8. The development of social meaning in heterogeneous speech communities

social meaning, contact-induced variation and change, developmental sociolinguistics, language policy, language ideology

Laura Rosseel, Vrije Universiteit Brussel
Eline Zenner, KU Leuven
Itxaso Rodríguez-Ordóñez, California State University Long Beach

Speech communities are “never homogeneous and hardly ever self-contained” (Weinreich 1970:vii). In these volatile contexts where linguistic contact is the rule rather than the exception, every language user remains a language learner, confronted with the transient social meanings attached to language variation (Eckert 2019). This sociolinguistic learning in heterogeneous speech contexts is the focus of our thematic section, which aims to uncover how the social meaning  of contact-induced variation emerges and develops in bi- and multilingual speech communities. This way, our theme session will contribute to both sociolinguistics and contact linguistics.
First, studies on the acquisition of sociolinguistic variation can benefit from a contact linguistic perspective. Researchers in this field have so far mainly studied how children acquire the social meaning of standard and vernacular in monolingual contexts (De Vogelaer & Toye 2017). In two ways, our thematic section complements this implicit priority: (1) by targeting more heterogeneous speech communities (bi-or multidialectal, bi- or multilingual and/or L2 speakers e.g. Kaiser2019); (2) by backgrounding the focus on standard/vernacular variation in favor of the contact-induced linguistic outcomes essential to heterogeneous speech contexts (Oxbury&DeLeeuw2020).
Second, by scrutinizing the development of sociolinguistic variation in heterogeneous contexts, this thematic section likewise contributes to contact linguistic research. As social meaning has so far largely remained under the radar in studies targeting multilingual acquisition (Cornips2018), both methodological and theoretical challenges remain. Methodologically, we aim to present new ways of uncovering the social meaning awarded to contact-induced variation in developmental contexts (Miller2017). Theoretically, this thematic section foregrounds the role of (macro and micro) ideology and language planning in the development of contact-induced variation and change (Berthele 2019).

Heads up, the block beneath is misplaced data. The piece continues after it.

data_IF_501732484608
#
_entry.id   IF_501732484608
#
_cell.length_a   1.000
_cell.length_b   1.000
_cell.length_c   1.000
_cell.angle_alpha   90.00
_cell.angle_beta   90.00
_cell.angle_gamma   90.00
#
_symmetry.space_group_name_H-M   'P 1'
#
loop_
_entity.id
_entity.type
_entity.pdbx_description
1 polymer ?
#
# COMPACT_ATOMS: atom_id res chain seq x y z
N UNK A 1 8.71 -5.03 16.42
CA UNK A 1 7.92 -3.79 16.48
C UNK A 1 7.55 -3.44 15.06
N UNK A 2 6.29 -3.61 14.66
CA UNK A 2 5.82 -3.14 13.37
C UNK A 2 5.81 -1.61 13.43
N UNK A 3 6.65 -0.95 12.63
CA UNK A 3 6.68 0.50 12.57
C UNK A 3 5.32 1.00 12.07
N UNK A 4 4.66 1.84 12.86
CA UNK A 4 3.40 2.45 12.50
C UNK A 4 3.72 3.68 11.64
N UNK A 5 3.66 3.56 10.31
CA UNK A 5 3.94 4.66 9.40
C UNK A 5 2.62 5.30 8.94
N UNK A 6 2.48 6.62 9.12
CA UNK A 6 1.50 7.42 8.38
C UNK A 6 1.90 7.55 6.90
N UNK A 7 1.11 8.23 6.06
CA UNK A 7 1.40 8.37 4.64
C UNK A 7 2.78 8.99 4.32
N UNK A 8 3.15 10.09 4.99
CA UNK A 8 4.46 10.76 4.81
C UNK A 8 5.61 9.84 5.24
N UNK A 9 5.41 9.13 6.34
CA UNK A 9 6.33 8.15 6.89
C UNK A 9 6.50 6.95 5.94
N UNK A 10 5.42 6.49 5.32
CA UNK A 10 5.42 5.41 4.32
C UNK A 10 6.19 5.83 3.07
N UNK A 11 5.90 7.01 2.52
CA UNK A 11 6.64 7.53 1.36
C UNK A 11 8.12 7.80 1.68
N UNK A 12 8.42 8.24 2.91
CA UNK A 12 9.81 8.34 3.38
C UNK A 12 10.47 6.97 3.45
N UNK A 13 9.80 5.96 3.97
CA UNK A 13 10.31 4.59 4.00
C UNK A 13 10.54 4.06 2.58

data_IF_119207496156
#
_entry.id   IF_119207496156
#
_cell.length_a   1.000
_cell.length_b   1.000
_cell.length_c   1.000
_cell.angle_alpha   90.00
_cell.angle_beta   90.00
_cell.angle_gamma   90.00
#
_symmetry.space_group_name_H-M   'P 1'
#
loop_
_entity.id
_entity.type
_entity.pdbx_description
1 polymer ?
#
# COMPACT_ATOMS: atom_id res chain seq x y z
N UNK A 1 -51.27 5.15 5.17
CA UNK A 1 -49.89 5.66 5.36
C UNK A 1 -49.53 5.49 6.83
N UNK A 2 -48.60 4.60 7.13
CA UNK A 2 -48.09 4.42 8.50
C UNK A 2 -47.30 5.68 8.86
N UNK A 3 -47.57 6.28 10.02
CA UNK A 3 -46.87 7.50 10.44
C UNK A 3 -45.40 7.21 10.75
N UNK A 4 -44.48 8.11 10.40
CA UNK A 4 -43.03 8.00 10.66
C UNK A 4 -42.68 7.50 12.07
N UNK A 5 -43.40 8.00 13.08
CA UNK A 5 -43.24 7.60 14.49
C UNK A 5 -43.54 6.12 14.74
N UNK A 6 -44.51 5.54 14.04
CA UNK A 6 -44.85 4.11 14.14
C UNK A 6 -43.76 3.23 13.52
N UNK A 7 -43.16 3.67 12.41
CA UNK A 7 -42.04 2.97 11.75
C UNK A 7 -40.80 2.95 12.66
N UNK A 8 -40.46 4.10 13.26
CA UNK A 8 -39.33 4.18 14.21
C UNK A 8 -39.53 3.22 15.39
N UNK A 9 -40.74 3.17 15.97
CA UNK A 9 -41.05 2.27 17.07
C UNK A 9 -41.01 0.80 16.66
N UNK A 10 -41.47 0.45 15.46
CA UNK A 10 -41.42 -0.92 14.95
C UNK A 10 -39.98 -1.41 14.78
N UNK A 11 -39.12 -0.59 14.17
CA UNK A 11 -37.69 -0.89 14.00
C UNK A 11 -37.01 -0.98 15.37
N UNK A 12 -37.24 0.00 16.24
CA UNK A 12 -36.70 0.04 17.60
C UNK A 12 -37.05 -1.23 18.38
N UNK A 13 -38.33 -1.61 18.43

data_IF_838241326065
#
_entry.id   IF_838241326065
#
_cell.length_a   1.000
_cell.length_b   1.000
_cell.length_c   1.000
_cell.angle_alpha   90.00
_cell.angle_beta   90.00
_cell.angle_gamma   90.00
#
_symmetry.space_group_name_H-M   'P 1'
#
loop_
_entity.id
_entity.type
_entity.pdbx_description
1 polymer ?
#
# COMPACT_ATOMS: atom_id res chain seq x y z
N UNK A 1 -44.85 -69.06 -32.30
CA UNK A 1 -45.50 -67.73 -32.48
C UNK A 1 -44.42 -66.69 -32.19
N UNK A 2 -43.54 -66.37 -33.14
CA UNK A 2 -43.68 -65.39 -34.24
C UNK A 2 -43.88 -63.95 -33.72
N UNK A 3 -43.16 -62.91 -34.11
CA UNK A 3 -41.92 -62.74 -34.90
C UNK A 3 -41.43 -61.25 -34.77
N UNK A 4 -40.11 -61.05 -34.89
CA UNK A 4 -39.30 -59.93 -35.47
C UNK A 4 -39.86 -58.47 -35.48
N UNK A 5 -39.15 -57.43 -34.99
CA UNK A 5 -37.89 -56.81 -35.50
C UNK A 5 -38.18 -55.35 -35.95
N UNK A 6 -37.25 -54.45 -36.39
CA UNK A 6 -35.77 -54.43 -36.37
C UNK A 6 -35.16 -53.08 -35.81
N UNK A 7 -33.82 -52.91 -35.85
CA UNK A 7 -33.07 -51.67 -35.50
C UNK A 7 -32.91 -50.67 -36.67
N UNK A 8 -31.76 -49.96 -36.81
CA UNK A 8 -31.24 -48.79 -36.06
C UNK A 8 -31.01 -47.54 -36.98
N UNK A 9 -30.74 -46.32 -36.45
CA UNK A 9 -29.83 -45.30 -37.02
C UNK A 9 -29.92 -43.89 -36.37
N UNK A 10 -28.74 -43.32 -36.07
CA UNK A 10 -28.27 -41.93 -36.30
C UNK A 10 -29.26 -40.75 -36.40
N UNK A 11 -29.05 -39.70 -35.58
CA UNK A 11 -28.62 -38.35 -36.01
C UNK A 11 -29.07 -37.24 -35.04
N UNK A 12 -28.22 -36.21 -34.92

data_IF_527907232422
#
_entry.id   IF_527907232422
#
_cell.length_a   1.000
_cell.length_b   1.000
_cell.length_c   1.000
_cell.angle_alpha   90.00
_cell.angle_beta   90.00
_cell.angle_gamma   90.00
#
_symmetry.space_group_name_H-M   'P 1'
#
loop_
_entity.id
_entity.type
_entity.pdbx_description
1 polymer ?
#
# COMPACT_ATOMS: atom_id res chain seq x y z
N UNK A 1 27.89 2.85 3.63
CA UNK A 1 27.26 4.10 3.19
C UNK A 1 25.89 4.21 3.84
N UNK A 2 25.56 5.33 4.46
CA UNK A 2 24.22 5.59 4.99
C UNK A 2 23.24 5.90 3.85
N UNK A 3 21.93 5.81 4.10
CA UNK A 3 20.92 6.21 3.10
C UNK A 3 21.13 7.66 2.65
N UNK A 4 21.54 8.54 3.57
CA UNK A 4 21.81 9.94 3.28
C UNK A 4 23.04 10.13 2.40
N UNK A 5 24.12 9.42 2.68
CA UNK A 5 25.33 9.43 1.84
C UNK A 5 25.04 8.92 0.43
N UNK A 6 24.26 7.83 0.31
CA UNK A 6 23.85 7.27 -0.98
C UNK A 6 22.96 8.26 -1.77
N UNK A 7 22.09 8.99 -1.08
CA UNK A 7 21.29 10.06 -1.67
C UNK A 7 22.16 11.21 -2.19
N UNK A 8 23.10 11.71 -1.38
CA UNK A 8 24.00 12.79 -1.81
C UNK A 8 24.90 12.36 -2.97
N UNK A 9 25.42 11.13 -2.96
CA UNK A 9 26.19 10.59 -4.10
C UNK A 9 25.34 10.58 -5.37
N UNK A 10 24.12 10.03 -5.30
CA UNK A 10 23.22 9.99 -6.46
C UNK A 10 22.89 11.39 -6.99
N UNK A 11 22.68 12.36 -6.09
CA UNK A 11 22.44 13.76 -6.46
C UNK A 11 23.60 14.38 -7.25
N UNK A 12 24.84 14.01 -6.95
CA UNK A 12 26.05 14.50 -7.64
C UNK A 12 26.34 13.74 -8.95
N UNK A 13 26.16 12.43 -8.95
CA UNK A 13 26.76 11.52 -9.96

Together, these perspectives illustrate how the complex nature of bilingual communities can help enhance our general understanding of language variation as an intricate interplay between human faculty and sociolinguistic competence (Matras2009).

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Cornips, L. (2018). Bilingual child acquisition through the lens of sociolinguistic approaches. In D. Miller, F. Bayram, J. Rothman, L. Serratrice (eds.), Bilingual Cognition and Language. The state of the science across its subfields (pp. 15-36). Amsterdam: Benjamins.
De Vogelaer, G., Toye, J. (2017). Acquiring attitudes towards varieties of Dutch: A quantitative perspective. In De Vogelaer, G., Katerbow, M. (Eds.) Acquiring sociolinguistic variation (pp. 117–154). Amsterdam: Benjamins.
Eckert, P. (2019). The limits of meaning: Social indexicality, variation, and the cline of interiority. Language 95(4), 751-776.
Kaiser, I. (2019). Dialekt-Standard-Variation in Deutsch bei mehrsprachigen Kindern in Österreich. ÖDaF-Mitteilungen, 35(2), 68-84.
Matras, Y. (2009). Language Contact. Cambridge: Cambridge University Press.
Oxbury, R., & de Leeuw, E. (2020). Style-shifting in Multicultural London English in an all-girls homework club: A group of 11-year-old girls in Hackney change their pronunciations of the innovative Multicultural London English diphtongs according to the speech context. English Today 36(3), 59-69.
Weinreich, U. (1970). Languages in contact. Findings and problems. The Hague/Paris: Mouton.

  1. Introduction to the thematic section ‘The development of social meaning in heterogeneous speech communities’, Laura Rosseel, Eline Zenner and Itxaso Rodríguez-Ordóñez
  2. Personal frame of reference and social meaning in heterogeneous contact, Devyani Sharma
  3. The sociolinguistic monitor in second language acquisition, Erik Schleef
  4. Categorisation accuracy of speaker provenance: social-psychological salience or geographical proximity?, Robert M. McKenzie
  5. Perceiving and evaluating standard-dialect variation in one’s second language: data from multilinguals in Austria, Andrea Ender, Gudrun Kasberger and Irmtraud Kaiser
  6. Measuring language attitudes towards ethnolectal features in bilingual Swiss-German-speaking children, Melanie Röthlisberger
  7. Belgian Dutch children’s preferences for English-sounding neologisms: an experimental approach, Gillian Roberts, Eline Zenner and Laura Rosseel
  8. Language socialisation in day-care centres –  Toddlers between multilingualism and monolingual language ideologies, Marie Rickert
  9. What can explain newly developing (implicit) language attitudes in predominantly bilingual areas? A case study of the Coloured communities in Cape Town by means of Implicit Association Test (IAT), Pedro Álvarez Mosquera
  10. Monolingualism and Multilingualism as Curable Diseases: Language Policy and Scholarly Discourse on linguistic Heterogeneity, Raphael Berthele
  11. Emergent social meanings of Basque variation in its revitalization context, Itxaso Rodriguez
  12. Discussion slot for the thematic section ‘The development of social meaning in heterogeneous speech communities’